So maybe that's when you succeed. Need to compare the elastic modulus and elastic limit of your magically-sustained physique to that of the gold, of course, to work out which event precedes...

Sizik
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### Re: Escape the Frictionless Circle

Soupspoon wrote:From conservation of angular momentum, I predict that your rate of counterspinning will be by far the most notable and, edicts against permanent personal injuries aside, you would more obviously be centripetally flattened out (or worse!) beyond the frictionless surface limit.

So maybe that's when you succeed. Need to compare the elastic modulus and elastic limit of your magically-sustained physique to that of the gold, of course, to work out which event precedes...

I was assuming that the "magically staying alive" bit would keep you're shape together, but it could also allow for personal flattening to happen as well.

Also, as the radius of the gold increases, you can jog around in a circle instead of spinning.
she/they
gmalivuk wrote:
King Author wrote:If space (rather, distance) is an illusion, it'd be possible for one meta-me to experience both body's sensory inputs.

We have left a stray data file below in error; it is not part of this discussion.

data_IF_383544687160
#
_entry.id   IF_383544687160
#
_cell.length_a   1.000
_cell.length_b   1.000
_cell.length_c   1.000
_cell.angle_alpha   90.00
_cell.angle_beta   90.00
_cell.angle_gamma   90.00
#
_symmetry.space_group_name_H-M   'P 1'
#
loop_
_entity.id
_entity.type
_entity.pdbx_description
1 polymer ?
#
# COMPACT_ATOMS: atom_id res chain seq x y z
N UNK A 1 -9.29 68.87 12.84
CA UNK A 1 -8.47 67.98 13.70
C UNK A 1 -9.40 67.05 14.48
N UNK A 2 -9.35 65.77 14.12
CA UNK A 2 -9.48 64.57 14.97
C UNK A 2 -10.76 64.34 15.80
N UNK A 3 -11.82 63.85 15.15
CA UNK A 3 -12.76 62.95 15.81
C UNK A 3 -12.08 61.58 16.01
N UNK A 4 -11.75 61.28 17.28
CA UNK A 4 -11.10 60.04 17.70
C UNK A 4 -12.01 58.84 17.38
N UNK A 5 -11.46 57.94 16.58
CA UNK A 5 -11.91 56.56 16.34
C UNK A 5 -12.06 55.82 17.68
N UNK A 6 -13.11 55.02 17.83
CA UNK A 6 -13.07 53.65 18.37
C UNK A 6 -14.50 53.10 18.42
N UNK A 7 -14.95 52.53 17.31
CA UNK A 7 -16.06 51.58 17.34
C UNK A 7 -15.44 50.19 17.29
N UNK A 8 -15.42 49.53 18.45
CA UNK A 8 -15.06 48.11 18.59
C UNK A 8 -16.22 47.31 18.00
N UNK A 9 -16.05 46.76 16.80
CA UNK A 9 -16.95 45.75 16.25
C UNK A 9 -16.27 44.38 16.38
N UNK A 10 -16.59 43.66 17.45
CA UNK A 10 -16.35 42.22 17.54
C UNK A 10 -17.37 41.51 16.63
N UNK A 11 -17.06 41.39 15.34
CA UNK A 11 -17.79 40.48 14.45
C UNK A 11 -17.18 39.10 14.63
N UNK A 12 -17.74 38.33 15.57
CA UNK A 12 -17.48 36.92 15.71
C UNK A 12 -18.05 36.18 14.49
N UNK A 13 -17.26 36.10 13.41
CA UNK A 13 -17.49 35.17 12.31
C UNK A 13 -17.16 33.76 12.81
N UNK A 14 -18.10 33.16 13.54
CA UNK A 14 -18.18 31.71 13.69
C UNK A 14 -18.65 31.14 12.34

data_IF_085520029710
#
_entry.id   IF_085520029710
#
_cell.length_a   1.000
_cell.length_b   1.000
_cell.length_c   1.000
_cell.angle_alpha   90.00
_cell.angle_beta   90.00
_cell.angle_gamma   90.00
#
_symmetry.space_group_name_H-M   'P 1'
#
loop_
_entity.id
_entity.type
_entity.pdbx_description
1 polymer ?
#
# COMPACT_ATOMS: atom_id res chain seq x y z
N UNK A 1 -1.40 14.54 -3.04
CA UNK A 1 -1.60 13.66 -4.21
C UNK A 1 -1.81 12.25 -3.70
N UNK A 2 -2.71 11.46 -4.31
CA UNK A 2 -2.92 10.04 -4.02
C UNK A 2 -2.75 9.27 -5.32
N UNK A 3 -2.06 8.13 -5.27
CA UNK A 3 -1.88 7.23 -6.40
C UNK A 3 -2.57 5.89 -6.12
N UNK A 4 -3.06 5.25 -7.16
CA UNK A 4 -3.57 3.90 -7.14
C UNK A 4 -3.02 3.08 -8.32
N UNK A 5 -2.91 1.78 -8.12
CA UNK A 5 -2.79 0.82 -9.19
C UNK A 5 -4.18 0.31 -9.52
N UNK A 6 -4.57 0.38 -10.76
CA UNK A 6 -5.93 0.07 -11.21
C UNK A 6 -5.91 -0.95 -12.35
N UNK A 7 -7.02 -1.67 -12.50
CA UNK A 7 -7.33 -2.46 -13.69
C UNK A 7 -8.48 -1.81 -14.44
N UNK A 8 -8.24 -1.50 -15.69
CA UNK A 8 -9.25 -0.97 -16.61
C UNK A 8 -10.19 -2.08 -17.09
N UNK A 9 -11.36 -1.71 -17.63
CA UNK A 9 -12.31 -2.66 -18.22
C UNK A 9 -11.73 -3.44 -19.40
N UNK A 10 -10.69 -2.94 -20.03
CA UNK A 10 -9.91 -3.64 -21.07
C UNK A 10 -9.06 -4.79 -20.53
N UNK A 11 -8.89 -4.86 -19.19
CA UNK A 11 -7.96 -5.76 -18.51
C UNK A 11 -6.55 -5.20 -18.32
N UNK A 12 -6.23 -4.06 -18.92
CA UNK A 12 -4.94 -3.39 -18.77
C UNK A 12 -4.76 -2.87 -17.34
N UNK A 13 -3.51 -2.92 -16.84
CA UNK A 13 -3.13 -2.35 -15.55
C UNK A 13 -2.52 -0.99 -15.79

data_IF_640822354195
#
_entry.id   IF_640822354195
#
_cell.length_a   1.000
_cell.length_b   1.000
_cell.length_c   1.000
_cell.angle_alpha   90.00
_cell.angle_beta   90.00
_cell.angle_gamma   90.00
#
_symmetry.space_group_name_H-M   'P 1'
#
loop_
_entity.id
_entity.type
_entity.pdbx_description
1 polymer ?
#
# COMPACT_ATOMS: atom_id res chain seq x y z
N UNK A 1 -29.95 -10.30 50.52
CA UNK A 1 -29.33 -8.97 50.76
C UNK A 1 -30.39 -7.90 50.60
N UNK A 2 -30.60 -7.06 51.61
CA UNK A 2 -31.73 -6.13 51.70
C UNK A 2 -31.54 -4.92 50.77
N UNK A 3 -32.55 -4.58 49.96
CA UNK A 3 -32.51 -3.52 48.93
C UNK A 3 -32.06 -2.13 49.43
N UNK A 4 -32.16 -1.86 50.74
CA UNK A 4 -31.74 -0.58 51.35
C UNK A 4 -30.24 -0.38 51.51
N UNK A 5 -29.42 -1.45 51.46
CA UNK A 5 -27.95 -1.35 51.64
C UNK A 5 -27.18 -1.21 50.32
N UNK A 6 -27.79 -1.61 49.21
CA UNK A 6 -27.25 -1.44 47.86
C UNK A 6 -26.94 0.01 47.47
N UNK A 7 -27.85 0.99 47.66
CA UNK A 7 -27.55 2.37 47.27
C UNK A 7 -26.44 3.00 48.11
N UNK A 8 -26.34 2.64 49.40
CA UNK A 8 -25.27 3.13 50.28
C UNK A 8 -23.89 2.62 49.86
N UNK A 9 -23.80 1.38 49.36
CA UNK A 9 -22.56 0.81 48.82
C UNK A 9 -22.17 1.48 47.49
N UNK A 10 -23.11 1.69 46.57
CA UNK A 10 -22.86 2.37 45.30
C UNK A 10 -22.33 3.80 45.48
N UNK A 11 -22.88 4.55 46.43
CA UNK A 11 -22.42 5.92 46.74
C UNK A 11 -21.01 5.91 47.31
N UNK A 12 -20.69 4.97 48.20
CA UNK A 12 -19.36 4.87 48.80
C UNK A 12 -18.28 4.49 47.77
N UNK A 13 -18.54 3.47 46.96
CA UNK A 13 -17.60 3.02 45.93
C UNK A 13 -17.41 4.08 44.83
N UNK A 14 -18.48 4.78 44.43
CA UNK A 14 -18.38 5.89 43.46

Yes. And if wishes were horses, wishing wells would fill up very quickly with drowned horses.

latrion
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### Re: Escape the Frictionless Circle

I think a lot of people are on the right track with the "creating rotational momentum" thing, then trying to turn that angular momentum into linear momentum.

Here's what I think may work. So first, ya gotta get the block spinning. You could do this by either standing on it and spinning yourself in one direction (doing some weird dance thing, that would get the block spinning in the opposite direction), or by sitting next to it and spinning the block with your hands (you'd rotate too, so it'd be a little awkward, plus the rope my strangle you). In either case, both you and the block are now rotating about a vertical axis in opposite directions.

Now, the trick to shifting Center of Mass is to try and translate some of that angular momentum from the block into your own linear momentum, but I think you can do that. It'll be a little awkward, but basically you need to get whacked by the block at some point near your own center of mass (the point that this vertical axis goes through). If you're hit by the block outside of this axis, then some of the angular momentum that is lost by the block hitting you will only go into causing you to lose your own angular momentum, which we dont care about. But if you're whacked (where the vector of the whack points towards your own center of mass), then the block loses angular momentum but you don't lose or gain any angular momentum. This momentum, I suspect, is instead converted into linear momentum.